The three Littorio Class battleships completed were the last to be built by Italy and some of the most powerful of Europe’s capital ships. This new book provides one of the most complete monographs on a single battleship class, supported by some 300 photographs and 150 fine-line plans. – Most Highly Recommended
NAME: The Littorio Class, Italy's Last and Largest Battleships 1939-1948 FILE: R2726 AUTHOR: Erminio Bagnasco, Augusto de Toro PUBLISHER: Seaforth Publishing, Pen & Sword BINDING: hard back PAGES: 356 PRICE: £45.00 GENRE: Non Fiction SUBJECT: WWII, World War Two, World War 2, Second World War, Mediterranean, Italian Navy, Fascist Navy, Republic Navy, guided missiles, ship design, innovation, capital ship, bombs, torpedoes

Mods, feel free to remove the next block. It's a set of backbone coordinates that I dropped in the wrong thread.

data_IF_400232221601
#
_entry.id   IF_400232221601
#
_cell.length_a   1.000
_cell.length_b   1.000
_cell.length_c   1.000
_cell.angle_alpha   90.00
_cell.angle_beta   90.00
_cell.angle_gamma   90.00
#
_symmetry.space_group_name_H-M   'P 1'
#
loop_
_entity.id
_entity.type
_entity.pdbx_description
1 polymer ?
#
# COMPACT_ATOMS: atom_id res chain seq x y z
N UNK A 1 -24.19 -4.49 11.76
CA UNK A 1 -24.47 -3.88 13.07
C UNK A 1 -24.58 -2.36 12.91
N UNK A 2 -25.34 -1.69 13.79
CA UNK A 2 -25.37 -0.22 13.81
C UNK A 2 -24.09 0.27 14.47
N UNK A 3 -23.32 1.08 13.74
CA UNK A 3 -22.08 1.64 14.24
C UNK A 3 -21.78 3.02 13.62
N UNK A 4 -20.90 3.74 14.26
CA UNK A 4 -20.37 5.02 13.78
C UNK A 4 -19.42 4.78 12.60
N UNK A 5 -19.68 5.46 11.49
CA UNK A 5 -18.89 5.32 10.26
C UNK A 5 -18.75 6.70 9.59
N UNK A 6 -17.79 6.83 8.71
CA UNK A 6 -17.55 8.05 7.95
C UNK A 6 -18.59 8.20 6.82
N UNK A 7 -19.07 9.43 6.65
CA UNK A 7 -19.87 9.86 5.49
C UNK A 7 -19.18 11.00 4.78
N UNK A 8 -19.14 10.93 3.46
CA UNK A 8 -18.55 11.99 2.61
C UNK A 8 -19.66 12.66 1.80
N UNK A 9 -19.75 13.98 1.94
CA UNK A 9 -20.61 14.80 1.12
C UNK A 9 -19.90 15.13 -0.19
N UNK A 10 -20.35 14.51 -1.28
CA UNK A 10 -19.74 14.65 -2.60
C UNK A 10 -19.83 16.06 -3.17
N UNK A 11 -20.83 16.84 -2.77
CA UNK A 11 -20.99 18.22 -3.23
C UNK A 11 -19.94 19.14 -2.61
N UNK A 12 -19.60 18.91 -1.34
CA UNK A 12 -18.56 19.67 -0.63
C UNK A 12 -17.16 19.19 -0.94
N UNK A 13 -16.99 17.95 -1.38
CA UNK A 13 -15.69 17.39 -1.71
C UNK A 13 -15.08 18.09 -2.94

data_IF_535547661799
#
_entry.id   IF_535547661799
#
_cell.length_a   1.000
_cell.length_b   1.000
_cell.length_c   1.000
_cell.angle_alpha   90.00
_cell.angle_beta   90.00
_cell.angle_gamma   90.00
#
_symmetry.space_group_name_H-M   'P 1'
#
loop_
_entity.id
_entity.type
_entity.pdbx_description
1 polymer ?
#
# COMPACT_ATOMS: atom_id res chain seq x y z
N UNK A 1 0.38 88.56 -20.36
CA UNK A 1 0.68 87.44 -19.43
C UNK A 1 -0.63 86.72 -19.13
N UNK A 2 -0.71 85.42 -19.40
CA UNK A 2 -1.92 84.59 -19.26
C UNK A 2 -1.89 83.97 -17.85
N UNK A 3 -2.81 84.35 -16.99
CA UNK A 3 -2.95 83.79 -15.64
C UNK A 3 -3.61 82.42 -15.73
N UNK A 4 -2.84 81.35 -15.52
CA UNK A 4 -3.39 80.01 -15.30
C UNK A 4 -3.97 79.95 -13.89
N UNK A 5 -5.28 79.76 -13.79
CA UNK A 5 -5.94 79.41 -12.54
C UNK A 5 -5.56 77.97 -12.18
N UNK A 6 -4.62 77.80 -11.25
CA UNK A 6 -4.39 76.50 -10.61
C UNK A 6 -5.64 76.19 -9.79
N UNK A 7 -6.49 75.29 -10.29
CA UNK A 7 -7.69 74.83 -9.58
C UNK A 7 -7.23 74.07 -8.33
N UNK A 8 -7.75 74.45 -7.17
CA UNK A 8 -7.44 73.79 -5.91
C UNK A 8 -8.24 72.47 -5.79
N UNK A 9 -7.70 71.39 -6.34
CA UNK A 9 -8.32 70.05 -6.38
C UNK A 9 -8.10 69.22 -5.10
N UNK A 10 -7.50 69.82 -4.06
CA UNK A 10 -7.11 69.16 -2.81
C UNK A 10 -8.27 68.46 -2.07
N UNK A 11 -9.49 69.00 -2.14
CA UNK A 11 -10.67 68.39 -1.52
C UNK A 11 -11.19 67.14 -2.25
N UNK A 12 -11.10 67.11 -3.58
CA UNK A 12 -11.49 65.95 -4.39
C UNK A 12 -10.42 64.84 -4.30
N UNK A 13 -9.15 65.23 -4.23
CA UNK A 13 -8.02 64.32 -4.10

IMAGE: B2726.jpg BUYNOW: http://tinyurl.com/yahs8duy LINKS: DESCRIPTION: The three Littorio Class battleships completed were the last to be built by Italy and some of the most powerful of Europe's capital ships. This new book provides one of the most complete monographs on a single battleship class, supported by some 300 photographs and 150 fine-line plans. - Most Highly Recommended This is the first book to provide an in-depth coverage of this very important Italian battleship design in the English-language. As is to be expected of the Seaforth imprint of Pen & Sword this is a beautifully produced book that provides detailed insight into the design and deployment of these fast, elegant and powerful battleships, supported by an excellent selection of photographs and some outstanding fine-line drawings. All the major navies participating in WWII had continued to build battleships up to the outbreak of war and some battleships were completed after the start, or actually constructed during the war. On paper, the Italian Navy was the most powerful navy in the Mediterranean after the capitulation of the French Fleet. Britain started reinforcing its Mediterranean Fleet as war broke out, operating from Gibraltar, Malta and Alexandria, with its major strength based at the latter port Battleships were still the foremost capital ships but their vulnerability to aircraft and submarine attack was to reduce their importance and see them subordinated to the aircraft carrier. By launching an a udacious attack with Swordfish torpedo bombers on the Italian Fleet in port at Toranto, the Royal Navy won itself a three to four month ascendency over the Italian Navy at a critical time. British aircraft and submarines continued to harry Italian warships and the only fleet engagement saw the Royal Navy achieve superiority, but it was a hard fought and bloody naval war. The Littorio Class battleships were large powerful ships comparable with the German Bismark. Italian warships tended to the elegant and the Littorio Class was no exception, combining speed with power. They also featured a revolutionary protective scheme that allowed them to take heavy punishment. However they never fulfilled their undoubted potential and Roma had the unfortunate distinction of being sunk by guided missiles. As with all battleships, the Class provided large targets for aircraft to attack and their high speed as warships meant little against the speed of aircraft which were difficult to shoot down because they were small targets, travelling fast and able to take avoiding action before and after the bomb or torpedo run. This book is an effective and detailed study of the Littorio Class by two of Italy's leading naval historians. An essential book for all naval history enthusiasts.